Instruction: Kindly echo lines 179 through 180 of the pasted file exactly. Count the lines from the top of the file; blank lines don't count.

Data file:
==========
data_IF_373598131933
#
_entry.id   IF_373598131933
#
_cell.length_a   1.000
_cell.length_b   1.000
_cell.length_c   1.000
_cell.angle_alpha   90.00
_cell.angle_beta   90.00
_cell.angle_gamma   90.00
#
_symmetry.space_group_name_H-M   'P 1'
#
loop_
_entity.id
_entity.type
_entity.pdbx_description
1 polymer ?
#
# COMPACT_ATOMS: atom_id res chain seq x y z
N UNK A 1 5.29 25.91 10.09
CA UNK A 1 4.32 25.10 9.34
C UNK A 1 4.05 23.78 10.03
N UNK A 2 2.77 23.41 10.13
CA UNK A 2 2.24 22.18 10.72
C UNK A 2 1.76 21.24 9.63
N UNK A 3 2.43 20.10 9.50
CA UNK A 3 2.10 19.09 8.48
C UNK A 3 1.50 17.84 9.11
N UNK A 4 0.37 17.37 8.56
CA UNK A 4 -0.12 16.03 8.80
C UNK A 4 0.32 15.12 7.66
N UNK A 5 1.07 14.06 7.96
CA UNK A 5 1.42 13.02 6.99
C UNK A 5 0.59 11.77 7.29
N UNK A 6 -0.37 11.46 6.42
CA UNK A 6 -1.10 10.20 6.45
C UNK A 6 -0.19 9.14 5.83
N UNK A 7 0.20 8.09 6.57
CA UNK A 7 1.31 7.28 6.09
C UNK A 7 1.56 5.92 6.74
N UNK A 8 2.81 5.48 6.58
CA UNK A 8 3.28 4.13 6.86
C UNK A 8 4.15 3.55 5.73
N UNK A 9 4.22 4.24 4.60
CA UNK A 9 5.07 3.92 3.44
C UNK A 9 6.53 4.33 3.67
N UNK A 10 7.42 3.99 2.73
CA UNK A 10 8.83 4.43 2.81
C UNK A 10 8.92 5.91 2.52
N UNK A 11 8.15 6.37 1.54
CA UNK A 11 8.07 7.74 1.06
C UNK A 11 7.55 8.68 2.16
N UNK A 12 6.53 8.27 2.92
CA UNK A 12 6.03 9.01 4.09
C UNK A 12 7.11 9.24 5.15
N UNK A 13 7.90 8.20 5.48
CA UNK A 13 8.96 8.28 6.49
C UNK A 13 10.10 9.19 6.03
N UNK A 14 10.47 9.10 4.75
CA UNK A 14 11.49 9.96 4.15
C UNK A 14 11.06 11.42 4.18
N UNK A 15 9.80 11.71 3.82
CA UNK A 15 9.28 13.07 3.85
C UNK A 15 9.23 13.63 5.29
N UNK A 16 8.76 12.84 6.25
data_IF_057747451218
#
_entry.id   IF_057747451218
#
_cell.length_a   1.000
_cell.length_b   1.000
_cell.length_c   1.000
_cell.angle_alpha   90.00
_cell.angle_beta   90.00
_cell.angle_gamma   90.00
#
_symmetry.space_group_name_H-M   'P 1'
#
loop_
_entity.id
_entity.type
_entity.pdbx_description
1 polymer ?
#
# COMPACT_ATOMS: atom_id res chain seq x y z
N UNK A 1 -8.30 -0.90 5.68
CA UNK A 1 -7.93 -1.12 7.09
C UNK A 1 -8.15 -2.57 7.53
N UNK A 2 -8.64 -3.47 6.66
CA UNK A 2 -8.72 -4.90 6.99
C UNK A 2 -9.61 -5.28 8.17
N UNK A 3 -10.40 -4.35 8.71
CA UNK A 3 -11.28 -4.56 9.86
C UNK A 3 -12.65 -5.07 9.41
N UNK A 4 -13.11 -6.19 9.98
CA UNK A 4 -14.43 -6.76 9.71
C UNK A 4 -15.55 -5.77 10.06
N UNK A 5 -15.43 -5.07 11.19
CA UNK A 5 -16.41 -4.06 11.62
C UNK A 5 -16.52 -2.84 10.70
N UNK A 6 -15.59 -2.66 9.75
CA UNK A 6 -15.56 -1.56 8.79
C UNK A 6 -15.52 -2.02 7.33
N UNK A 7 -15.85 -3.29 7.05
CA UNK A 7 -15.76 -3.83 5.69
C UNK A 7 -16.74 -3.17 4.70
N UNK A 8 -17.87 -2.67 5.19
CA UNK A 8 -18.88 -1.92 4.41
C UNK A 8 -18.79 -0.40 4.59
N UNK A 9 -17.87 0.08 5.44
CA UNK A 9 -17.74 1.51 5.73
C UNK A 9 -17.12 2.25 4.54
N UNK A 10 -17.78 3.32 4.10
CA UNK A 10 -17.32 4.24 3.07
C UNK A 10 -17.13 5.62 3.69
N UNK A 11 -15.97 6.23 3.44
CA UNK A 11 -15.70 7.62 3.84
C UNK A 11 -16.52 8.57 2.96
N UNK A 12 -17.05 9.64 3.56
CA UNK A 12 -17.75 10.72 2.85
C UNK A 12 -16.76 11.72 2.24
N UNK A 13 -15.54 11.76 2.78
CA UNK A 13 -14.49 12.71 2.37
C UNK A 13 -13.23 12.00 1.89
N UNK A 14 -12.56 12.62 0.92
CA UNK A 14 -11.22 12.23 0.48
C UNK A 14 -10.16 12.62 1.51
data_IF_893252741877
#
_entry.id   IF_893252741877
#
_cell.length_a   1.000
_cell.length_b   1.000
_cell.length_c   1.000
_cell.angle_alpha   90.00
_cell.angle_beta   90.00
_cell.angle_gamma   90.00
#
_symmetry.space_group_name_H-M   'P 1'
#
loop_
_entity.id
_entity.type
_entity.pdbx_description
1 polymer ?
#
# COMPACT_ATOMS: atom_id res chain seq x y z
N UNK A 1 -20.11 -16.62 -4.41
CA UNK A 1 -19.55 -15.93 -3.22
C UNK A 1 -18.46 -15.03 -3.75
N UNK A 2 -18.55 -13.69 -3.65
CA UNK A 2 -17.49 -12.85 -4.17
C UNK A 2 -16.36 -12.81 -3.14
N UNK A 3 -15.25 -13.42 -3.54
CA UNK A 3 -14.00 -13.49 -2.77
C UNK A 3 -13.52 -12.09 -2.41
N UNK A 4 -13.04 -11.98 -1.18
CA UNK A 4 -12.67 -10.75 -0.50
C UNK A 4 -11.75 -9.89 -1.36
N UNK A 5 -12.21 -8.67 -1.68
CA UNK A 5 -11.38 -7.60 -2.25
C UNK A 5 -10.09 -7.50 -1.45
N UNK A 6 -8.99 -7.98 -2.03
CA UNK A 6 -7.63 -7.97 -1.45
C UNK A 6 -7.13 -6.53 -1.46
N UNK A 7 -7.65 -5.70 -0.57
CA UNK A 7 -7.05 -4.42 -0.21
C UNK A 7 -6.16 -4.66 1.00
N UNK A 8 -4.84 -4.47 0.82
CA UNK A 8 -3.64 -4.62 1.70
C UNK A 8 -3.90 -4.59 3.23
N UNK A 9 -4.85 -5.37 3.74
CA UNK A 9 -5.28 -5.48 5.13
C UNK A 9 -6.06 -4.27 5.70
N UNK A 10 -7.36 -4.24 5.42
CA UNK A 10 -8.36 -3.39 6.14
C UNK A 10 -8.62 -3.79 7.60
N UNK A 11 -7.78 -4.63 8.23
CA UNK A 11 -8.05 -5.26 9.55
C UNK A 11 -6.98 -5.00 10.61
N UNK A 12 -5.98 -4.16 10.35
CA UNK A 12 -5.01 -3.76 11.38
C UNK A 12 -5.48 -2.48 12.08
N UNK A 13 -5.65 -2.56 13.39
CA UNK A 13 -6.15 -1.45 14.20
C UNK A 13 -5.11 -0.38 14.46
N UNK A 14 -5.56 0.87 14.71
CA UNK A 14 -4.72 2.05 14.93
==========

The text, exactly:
N UNK A 11 -7.78 -4.63 8.23
CA UNK A 11 -8.05 -5.26 9.55